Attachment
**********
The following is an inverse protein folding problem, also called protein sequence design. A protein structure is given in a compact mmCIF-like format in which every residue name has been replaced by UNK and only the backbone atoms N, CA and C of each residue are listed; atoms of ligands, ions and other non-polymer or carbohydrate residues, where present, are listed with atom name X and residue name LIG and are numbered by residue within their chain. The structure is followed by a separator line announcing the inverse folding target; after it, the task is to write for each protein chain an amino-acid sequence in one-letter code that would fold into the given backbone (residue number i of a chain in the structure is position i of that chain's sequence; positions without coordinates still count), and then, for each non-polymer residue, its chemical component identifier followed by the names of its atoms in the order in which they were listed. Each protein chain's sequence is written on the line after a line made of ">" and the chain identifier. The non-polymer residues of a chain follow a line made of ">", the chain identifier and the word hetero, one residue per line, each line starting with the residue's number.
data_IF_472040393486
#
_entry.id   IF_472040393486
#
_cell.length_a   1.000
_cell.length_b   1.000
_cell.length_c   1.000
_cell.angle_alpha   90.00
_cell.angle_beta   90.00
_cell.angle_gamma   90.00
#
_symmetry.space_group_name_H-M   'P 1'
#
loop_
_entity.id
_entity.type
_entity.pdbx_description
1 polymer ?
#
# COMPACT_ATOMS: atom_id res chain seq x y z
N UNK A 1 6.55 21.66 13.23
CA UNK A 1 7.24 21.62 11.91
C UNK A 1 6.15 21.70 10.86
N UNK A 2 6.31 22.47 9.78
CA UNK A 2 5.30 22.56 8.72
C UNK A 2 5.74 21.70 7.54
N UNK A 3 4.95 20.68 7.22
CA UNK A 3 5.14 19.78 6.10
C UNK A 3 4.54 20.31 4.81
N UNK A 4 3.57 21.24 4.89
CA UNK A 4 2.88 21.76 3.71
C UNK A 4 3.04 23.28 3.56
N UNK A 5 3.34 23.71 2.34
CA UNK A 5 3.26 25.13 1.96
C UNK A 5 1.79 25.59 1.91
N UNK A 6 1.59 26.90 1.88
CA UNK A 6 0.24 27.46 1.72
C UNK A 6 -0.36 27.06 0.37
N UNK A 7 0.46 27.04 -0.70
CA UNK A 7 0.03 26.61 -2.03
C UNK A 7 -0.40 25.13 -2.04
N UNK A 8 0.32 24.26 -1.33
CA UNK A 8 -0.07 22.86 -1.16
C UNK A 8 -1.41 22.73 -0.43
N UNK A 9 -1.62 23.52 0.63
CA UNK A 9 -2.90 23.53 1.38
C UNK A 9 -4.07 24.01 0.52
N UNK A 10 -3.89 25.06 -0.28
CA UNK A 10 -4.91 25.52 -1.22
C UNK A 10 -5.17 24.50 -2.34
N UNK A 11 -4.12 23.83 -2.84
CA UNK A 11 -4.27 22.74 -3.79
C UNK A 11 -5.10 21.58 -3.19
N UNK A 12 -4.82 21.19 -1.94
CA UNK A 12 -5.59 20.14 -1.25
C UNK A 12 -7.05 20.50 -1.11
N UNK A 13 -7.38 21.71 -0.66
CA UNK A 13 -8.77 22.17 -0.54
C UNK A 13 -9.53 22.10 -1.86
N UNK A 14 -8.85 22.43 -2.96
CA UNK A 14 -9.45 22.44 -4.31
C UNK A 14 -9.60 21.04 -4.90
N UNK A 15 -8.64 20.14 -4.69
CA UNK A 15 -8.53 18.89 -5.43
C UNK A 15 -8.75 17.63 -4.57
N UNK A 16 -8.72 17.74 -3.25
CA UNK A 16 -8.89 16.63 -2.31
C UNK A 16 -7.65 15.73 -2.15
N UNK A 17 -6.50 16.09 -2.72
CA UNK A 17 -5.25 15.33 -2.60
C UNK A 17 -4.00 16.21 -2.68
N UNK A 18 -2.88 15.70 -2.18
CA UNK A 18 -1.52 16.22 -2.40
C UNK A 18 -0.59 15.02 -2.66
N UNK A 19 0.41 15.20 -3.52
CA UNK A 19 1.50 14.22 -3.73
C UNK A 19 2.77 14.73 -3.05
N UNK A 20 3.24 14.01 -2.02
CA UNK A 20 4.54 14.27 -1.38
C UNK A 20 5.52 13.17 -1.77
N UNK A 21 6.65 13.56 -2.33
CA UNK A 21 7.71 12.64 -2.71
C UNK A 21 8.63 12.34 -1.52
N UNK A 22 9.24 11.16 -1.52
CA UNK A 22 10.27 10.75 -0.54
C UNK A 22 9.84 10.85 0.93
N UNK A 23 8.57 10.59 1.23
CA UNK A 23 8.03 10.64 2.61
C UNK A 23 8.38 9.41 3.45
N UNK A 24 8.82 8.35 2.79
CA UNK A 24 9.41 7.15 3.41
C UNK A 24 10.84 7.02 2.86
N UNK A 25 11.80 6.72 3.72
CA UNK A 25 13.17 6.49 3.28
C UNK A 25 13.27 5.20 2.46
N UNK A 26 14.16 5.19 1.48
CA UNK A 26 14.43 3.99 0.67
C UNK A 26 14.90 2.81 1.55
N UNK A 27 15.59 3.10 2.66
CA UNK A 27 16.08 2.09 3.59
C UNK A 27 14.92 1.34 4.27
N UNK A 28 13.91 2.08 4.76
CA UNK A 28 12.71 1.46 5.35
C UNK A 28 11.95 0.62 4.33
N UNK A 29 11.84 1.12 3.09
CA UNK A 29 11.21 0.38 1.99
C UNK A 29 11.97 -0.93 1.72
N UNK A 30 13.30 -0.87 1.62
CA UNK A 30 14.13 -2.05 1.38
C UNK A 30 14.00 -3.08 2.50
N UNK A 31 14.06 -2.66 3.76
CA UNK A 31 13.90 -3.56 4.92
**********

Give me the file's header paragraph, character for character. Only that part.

The following is an inverse protein folding problem, also called protein sequence design. A protein structure is given in a compact mmCIF-like format in which every residue name has been replaced by UNK and only the backbone atoms N, CA and C of each residue are listed; atoms of ligands, ions and other non-polymer or carbohydrate residues, where present, are listed with atom name X and residue name LIG and are numbered by residue within their chain. The structure is followed by a separator line announcing the inverse folding target; after it, the task is to write for each protein chain an amino-acid sequence in one-letter code that would fold into the given backbone (residue number i of a chain in the structure is position i of that chain's sequence; positions without coordinates still count), and then, for each non-polymer residue, its chemical component identifier followed by the names of its atoms in the order in which they were listed. Each protein chain's sequence is written on the line after a line made of ">" and the chain identifier. The non-polymer residues of a chain follow a line made of ">", the chain identifier and the word hetero, one residue per line, each line starting with the residue's number.